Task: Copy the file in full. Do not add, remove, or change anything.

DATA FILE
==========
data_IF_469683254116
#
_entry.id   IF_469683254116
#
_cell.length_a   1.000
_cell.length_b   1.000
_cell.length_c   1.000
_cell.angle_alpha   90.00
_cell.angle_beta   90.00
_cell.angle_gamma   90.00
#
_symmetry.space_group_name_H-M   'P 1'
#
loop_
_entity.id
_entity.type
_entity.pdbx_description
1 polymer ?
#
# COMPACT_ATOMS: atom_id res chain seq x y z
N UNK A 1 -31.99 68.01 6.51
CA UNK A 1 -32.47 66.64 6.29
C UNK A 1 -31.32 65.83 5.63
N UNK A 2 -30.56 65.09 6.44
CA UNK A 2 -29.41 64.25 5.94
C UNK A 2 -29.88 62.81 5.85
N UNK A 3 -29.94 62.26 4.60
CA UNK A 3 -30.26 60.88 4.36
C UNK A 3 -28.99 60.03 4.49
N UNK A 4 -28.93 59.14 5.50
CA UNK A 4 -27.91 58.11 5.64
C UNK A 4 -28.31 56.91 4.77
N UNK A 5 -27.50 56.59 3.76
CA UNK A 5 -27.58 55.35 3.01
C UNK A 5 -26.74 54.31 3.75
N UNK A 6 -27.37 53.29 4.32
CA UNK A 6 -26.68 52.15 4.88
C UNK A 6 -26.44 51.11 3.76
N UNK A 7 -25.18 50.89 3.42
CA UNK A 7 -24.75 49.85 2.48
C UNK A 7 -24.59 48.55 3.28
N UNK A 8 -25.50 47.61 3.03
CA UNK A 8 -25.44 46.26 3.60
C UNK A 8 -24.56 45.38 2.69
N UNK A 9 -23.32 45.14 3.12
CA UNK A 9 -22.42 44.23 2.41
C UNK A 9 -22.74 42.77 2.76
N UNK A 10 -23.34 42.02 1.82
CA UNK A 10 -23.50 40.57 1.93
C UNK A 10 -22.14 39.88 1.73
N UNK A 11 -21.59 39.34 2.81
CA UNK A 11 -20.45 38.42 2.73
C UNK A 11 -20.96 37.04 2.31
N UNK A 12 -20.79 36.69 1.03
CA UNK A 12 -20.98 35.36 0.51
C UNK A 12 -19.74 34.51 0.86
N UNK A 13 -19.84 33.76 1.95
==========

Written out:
data_IF_469683254116
#
_entry.id   IF_469683254116
#
_cell.length_a   1.000
_cell.length_b   1.000
_cell.length_c   1.000
_cell.angle_alpha   90.00
_cell.angle_beta   90.00
_cell.angle_gamma   90.00
#
_symmetry.space_group_name_H-M   'P 1'
#
loop_
_entity.id
_entity.type
_entity.pdbx_description
1 polymer ?
#
# COMPACT_ATOMS: atom_id res chain seq x y z
N UNK A 1 -31.99 68.01 6.51
CA UNK A 1 -32.47 66.64 6.29
C UNK A 1 -31.32 65.83 5.63
N UNK A 2 -30.56 65.09 6.44
CA UNK A 2 -29.41 64.25 5.94
C UNK A 2 -29.88 62.81 5.85
N UNK A 3 -29.94 62.26 4.60
CA UNK A 3 -30.26 60.88 4.36
C UNK A 3 -28.99 60.03 4.49
N UNK A 4 -28.93 59.14 5.50
CA UNK A 4 -27.91 58.11 5.64
C UNK A 4 -28.31 56.91 4.77
N UNK A 5 -27.50 56.59 3.76
CA UNK A 5 -27.58 55.35 3.01
C UNK A 5 -26.74 54.31 3.75
N UNK A 6 -27.37 53.29 4.32
CA UNK A 6 -26.68 52.15 4.88
C UNK A 6 -26.44 51.11 3.76
N UNK A 7 -25.18 50.89 3.42
CA UNK A 7 -24.75 49.85 2.48
C UNK A 7 -24.59 48.55 3.28
N UNK A 8 -25.50 47.61 3.03
CA UNK A 8 -25.44 46.26 3.60
C UNK A 8 -24.56 45.38 2.69
N UNK A 9 -23.32 45.14 3.12
CA UNK A 9 -22.42 44.23 2.41
C UNK A 9 -22.74 42.77 2.76
N UNK A 10 -23.34 42.02 1.82
CA UNK A 10 -23.50 40.57 1.93
C UNK A 10 -22.14 39.88 1.73
N UNK A 11 -21.59 39.34 2.81
CA UNK A 11 -20.45 38.42 2.73
C UNK A 11 -20.96 37.04 2.31
N UNK A 12 -20.79 36.69 1.03
CA UNK A 12 -20.98 35.36 0.51
C UNK A 12 -19.74 34.51 0.86
N UNK A 13 -19.84 33.76 1.95